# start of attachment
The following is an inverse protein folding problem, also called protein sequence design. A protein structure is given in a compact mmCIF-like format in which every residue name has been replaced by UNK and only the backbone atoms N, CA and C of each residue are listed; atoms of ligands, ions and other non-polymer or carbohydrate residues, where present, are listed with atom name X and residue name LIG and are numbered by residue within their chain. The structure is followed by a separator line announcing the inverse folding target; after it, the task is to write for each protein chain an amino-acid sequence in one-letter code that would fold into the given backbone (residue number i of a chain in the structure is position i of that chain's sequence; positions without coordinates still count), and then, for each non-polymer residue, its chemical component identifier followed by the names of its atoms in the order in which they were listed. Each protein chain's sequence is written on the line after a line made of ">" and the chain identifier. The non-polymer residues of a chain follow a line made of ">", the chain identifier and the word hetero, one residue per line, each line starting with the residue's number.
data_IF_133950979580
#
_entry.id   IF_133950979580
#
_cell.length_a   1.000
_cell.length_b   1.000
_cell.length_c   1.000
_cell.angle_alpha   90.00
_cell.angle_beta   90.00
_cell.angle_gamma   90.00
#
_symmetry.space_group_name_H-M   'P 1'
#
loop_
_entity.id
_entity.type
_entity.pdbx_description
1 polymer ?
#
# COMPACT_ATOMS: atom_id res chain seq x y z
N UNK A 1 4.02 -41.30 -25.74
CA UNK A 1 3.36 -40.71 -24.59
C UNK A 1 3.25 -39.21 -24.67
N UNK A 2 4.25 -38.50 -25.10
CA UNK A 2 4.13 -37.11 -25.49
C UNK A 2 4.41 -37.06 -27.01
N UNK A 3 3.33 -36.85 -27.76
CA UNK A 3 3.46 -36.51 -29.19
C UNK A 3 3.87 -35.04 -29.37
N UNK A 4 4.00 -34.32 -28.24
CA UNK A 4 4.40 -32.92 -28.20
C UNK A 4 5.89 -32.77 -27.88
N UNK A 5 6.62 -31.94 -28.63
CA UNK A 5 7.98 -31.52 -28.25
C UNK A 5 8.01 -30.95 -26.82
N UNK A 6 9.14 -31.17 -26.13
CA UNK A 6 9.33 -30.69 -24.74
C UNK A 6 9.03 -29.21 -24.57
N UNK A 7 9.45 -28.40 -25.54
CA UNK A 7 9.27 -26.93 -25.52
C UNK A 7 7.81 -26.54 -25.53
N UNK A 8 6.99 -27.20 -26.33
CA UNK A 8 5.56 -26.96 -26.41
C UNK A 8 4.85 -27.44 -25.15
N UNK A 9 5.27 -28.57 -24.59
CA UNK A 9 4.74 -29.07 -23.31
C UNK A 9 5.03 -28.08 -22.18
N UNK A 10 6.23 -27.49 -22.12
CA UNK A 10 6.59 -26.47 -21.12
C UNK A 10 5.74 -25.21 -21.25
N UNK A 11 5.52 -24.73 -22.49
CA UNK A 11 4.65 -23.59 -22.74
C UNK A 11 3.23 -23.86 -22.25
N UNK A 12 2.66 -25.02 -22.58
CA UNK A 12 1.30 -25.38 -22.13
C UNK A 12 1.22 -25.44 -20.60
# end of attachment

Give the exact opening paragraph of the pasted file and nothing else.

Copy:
The following is an inverse protein folding problem, also called protein sequence design. A protein structure is given in a compact mmCIF-like format in which every residue name has been replaced by UNK and only the backbone atoms N, CA and C of each residue are listed; atoms of ligands, ions and other non-polymer or carbohydrate residues, where present, are listed with atom name X and residue name LIG and are numbered by residue within their chain. The structure is followed by a separator line announcing the inverse folding target; after it, the task is to write for each protein chain an amino-acid sequence in one-letter code that would fold into the given backbone (residue number i of a chain in the structure is position i of that chain's sequence; positions without coordinates still count), and then, for each non-polymer residue, its chemical component identifier followed by the names of its atoms in the order in which they were listed. Each protein chain's sequence is written on the line after a line made of ">" and the chain identifier. The non-polymer residues of a chain follow a line made of ">", the chain identifier and the word hetero, one residue per line, each line starting with the residue's number.